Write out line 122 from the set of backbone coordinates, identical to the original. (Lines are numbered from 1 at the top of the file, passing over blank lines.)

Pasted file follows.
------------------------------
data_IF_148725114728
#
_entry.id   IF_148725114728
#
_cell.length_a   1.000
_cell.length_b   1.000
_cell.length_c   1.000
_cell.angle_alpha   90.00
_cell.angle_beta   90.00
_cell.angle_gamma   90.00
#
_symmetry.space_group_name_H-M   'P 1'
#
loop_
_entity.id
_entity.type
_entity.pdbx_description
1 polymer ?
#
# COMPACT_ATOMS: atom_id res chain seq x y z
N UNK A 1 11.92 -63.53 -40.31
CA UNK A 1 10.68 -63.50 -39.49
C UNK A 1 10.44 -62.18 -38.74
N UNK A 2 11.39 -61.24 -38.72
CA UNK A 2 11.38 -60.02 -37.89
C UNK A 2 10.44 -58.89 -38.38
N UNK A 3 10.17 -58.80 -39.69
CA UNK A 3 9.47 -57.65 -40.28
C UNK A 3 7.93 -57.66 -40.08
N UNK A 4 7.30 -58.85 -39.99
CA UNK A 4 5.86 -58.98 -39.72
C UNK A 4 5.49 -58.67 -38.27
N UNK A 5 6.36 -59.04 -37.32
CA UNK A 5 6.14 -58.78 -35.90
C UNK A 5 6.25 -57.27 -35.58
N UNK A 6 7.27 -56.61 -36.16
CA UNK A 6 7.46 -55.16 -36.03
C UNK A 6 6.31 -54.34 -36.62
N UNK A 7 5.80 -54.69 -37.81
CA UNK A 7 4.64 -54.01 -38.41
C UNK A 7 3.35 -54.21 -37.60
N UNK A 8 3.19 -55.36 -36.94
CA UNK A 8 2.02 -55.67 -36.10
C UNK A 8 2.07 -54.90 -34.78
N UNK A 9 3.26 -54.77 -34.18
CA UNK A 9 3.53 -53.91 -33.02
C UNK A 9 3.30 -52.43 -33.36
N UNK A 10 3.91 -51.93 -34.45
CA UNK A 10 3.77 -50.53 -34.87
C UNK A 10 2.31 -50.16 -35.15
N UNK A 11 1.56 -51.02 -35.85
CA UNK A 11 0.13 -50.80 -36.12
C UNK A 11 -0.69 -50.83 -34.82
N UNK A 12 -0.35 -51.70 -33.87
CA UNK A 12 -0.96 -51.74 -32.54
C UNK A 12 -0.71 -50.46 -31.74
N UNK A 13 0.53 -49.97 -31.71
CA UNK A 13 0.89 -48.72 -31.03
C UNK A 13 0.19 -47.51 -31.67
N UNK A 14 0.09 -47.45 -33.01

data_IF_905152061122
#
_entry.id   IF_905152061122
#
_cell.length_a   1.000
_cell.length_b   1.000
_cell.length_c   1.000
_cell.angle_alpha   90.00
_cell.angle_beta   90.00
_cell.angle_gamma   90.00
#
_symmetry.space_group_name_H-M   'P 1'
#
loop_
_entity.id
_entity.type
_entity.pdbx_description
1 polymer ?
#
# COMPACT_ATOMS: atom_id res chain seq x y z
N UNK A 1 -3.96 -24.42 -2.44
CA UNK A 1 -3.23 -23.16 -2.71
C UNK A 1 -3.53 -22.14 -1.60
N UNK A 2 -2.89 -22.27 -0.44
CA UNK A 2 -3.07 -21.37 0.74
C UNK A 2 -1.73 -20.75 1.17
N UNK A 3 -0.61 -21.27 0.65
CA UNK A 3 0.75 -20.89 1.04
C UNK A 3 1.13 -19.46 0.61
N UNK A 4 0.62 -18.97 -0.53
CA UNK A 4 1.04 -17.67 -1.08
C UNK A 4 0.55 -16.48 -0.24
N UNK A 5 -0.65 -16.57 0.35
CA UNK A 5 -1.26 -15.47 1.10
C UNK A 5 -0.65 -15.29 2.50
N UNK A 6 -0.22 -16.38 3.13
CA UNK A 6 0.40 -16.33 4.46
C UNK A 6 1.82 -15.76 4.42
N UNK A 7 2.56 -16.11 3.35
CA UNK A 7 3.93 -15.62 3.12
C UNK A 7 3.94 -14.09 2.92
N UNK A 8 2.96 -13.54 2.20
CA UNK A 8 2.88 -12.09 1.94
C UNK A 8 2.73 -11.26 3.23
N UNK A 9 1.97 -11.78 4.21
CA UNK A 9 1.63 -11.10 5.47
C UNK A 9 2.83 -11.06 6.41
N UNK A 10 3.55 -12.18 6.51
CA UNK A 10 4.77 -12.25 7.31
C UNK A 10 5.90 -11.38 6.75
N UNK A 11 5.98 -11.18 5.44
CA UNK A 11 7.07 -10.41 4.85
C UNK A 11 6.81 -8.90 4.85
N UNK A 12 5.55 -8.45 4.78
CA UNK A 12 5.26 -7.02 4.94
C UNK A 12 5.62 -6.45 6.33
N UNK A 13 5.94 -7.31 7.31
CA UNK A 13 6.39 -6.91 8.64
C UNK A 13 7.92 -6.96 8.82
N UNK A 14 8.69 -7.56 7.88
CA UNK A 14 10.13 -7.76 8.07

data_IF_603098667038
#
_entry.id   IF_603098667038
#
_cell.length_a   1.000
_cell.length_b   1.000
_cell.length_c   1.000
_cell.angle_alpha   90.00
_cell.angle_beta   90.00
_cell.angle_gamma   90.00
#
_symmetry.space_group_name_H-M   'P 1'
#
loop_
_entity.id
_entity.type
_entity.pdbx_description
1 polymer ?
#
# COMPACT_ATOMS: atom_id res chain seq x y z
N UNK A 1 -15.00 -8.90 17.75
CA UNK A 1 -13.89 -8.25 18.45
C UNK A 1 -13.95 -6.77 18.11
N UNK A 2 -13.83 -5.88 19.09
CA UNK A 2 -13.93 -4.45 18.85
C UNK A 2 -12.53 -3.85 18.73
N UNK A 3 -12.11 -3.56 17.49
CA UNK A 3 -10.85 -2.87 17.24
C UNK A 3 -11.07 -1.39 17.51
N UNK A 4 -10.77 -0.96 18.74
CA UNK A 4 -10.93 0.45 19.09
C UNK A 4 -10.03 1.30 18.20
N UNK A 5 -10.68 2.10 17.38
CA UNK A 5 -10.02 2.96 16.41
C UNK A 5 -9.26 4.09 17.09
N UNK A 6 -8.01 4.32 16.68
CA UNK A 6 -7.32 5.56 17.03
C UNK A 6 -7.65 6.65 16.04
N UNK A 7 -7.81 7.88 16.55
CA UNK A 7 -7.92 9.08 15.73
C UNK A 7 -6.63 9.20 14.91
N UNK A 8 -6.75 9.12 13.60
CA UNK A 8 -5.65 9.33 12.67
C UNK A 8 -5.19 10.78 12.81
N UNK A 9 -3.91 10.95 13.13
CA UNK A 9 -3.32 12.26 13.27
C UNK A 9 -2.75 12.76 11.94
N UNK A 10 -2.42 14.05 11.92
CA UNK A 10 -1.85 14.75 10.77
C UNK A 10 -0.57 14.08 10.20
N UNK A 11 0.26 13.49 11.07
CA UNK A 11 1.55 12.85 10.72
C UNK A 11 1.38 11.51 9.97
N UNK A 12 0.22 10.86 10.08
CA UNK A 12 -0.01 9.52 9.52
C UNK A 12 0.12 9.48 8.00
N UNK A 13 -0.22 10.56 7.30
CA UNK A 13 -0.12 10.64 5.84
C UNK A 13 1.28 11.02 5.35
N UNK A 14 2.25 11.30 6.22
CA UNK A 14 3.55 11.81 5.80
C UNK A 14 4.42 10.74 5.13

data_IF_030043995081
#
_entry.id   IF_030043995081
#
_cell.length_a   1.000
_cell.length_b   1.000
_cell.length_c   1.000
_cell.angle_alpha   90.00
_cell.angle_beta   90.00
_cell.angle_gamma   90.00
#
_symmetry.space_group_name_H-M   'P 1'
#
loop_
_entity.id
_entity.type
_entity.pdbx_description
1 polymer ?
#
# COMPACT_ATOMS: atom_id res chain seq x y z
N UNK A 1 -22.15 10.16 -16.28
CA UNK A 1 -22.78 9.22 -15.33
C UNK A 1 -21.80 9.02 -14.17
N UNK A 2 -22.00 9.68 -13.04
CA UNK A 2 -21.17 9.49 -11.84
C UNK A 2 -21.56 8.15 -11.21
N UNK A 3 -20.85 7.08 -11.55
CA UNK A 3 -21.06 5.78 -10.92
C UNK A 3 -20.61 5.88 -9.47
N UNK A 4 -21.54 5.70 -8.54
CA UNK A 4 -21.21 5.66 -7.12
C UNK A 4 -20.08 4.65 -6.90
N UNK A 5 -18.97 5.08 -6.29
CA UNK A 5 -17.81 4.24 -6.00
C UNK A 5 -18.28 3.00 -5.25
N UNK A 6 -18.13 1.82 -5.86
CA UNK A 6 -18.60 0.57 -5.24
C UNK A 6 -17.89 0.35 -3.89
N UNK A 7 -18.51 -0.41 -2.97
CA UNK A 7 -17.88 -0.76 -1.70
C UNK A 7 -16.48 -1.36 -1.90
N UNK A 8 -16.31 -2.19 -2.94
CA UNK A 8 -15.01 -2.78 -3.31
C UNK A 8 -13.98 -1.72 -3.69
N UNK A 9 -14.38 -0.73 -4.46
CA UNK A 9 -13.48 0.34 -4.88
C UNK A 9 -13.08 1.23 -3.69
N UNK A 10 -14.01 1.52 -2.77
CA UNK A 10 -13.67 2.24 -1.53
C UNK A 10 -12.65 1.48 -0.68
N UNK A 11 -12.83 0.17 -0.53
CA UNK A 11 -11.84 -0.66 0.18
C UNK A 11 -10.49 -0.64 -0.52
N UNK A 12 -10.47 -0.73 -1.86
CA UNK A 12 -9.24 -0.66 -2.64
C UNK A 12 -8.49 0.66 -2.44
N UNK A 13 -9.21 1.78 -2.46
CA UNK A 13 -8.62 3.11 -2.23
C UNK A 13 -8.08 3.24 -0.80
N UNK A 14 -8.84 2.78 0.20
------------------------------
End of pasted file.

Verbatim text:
data_IF_603098667038